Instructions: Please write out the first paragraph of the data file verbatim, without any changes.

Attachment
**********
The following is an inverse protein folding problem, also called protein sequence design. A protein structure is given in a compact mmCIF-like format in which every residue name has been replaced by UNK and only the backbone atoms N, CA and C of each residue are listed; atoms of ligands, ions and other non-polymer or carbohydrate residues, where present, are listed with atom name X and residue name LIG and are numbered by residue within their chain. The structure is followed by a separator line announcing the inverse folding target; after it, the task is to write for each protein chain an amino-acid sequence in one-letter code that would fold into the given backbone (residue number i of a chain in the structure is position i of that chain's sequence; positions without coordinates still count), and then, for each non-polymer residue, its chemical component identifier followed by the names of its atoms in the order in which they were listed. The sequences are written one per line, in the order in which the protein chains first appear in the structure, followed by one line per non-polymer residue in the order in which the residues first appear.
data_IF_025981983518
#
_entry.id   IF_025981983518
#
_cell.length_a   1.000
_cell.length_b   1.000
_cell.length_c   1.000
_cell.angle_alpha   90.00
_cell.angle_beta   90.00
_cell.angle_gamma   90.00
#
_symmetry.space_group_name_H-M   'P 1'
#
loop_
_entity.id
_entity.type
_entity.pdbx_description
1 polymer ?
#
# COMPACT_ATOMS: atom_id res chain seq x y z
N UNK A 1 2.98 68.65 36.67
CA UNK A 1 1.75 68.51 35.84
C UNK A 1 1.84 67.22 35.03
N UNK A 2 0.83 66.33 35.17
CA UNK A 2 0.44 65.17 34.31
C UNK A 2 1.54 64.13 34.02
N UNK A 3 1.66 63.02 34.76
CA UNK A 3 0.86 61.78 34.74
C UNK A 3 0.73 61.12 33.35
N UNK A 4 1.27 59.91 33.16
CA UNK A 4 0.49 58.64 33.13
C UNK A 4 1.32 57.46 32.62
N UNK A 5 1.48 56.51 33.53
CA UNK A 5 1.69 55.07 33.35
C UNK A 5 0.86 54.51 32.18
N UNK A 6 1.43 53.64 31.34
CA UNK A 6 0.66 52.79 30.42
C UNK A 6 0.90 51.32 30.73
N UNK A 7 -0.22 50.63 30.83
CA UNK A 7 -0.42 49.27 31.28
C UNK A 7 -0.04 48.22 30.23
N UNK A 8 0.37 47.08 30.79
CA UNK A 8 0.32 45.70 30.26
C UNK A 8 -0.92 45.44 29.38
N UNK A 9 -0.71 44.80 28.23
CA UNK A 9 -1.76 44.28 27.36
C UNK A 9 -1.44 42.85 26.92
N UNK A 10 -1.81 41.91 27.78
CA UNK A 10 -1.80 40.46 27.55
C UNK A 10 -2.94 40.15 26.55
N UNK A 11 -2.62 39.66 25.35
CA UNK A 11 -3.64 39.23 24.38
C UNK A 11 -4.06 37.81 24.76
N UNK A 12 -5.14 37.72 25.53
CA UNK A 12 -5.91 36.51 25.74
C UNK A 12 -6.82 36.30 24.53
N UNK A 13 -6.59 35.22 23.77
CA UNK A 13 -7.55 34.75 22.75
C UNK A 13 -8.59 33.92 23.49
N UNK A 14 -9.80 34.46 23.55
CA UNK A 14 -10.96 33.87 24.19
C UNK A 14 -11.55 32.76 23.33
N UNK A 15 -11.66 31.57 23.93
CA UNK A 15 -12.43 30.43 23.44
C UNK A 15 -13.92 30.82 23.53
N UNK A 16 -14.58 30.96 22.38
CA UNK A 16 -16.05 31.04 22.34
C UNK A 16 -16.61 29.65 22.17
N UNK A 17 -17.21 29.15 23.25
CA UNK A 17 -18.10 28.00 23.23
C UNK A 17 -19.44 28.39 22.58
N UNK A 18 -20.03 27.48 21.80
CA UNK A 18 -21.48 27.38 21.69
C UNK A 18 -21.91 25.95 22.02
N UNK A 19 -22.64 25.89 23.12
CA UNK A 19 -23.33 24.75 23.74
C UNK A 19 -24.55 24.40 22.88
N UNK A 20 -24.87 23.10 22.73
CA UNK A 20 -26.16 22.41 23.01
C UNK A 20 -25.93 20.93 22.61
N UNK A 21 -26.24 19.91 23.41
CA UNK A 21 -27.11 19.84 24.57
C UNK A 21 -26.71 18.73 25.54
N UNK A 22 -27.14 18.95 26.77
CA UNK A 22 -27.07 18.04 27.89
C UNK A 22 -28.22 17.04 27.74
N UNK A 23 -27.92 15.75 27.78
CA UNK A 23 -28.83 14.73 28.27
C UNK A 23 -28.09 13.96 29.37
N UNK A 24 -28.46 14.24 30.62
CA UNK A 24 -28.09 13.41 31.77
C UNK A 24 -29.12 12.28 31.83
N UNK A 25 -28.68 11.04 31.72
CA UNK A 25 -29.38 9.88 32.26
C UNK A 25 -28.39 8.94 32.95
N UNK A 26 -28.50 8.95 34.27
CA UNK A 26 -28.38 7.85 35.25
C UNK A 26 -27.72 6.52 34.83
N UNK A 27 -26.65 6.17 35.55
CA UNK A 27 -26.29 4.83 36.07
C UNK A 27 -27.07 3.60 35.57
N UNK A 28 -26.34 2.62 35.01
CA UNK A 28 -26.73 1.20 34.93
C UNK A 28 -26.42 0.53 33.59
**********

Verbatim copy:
The following is an inverse protein folding problem, also called protein sequence design. A protein structure is given in a compact mmCIF-like format in which every residue name has been replaced by UNK and only the backbone atoms N, CA and C of each residue are listed; atoms of ligands, ions and other non-polymer or carbohydrate residues, where present, are listed with atom name X and residue name LIG and are numbered by residue within their chain. The structure is followed by a separator line announcing the inverse folding target; after it, the task is to write for each protein chain an amino-acid sequence in one-letter code that would fold into the given backbone (residue number i of a chain in the structure is position i of that chain's sequence; positions without coordinates still count), and then, for each non-polymer residue, its chemical component identifier followed by the names of its atoms in the order in which they were listed. The sequences are written one per line, in the order in which the protein chains first appear in the structure, followed by one line per non-polymer residue in the order in which the residues first appear.